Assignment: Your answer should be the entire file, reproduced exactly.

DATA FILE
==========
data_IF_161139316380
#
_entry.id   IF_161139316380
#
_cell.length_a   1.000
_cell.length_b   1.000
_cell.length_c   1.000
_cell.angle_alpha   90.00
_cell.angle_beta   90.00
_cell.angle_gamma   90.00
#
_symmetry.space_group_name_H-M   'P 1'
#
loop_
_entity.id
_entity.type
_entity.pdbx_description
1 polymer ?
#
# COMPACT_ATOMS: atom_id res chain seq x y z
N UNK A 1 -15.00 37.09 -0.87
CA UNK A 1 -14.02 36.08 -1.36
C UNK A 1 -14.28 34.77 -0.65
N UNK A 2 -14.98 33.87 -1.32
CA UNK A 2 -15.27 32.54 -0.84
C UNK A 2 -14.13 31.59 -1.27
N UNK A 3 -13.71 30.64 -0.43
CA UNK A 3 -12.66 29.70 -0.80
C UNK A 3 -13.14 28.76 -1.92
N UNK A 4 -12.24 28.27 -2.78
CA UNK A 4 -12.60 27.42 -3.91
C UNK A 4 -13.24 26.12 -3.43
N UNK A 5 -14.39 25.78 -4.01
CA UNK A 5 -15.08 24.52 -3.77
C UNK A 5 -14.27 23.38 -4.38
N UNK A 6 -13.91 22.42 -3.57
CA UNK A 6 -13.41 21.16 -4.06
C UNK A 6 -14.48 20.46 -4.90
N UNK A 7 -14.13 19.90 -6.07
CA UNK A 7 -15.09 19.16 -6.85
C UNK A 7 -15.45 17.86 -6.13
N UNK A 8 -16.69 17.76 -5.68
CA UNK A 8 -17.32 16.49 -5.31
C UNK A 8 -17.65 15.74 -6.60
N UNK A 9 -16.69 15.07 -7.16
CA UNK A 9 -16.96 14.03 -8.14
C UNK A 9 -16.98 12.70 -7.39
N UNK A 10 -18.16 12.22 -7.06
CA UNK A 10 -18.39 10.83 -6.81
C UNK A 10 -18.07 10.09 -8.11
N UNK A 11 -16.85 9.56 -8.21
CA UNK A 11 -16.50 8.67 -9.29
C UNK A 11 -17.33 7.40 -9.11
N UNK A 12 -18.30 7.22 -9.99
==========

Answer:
data_IF_161139316380
#
_entry.id   IF_161139316380
#
_cell.length_a   1.000
_cell.length_b   1.000
_cell.length_c   1.000
_cell.angle_alpha   90.00
_cell.angle_beta   90.00
_cell.angle_gamma   90.00
#
_symmetry.space_group_name_H-M   'P 1'
#
loop_
_entity.id
_entity.type
_entity.pdbx_description
1 polymer ?
#
# COMPACT_ATOMS: atom_id res chain seq x y z
N UNK A 1 -15.00 37.09 -0.87
CA UNK A 1 -14.02 36.08 -1.36
C UNK A 1 -14.28 34.77 -0.65
N UNK A 2 -14.98 33.87 -1.32
CA UNK A 2 -15.27 32.54 -0.84
C UNK A 2 -14.13 31.59 -1.27
N UNK A 3 -13.71 30.64 -0.43
CA UNK A 3 -12.66 29.70 -0.80
C UNK A 3 -13.14 28.76 -1.92
N UNK A 4 -12.24 28.27 -2.78
CA UNK A 4 -12.60 27.42 -3.91
C UNK A 4 -13.24 26.12 -3.43
N UNK A 5 -14.39 25.78 -4.01
CA UNK A 5 -15.08 24.52 -3.77
C UNK A 5 -14.27 23.38 -4.38
N UNK A 6 -13.91 22.42 -3.57
CA UNK A 6 -13.41 21.16 -4.06
C UNK A 6 -14.48 20.46 -4.90
N UNK A 7 -14.13 19.90 -6.07
CA UNK A 7 -15.09 19.16 -6.85
C UNK A 7 -15.45 17.86 -6.13
N UNK A 8 -16.69 17.76 -5.68
CA UNK A 8 -17.32 16.49 -5.31
C UNK A 8 -17.65 15.74 -6.60
N UNK A 9 -16.69 15.07 -7.16
CA UNK A 9 -16.96 14.03 -8.14
C UNK A 9 -16.98 12.70 -7.39
N UNK A 10 -18.16 12.22 -7.06
CA UNK A 10 -18.39 10.83 -6.81
C UNK A 10 -18.07 10.09 -8.11
N UNK A 11 -16.85 9.56 -8.21
CA UNK A 11 -16.50 8.67 -9.29
C UNK A 11 -17.33 7.40 -9.11
N UNK A 12 -18.30 7.22 -9.99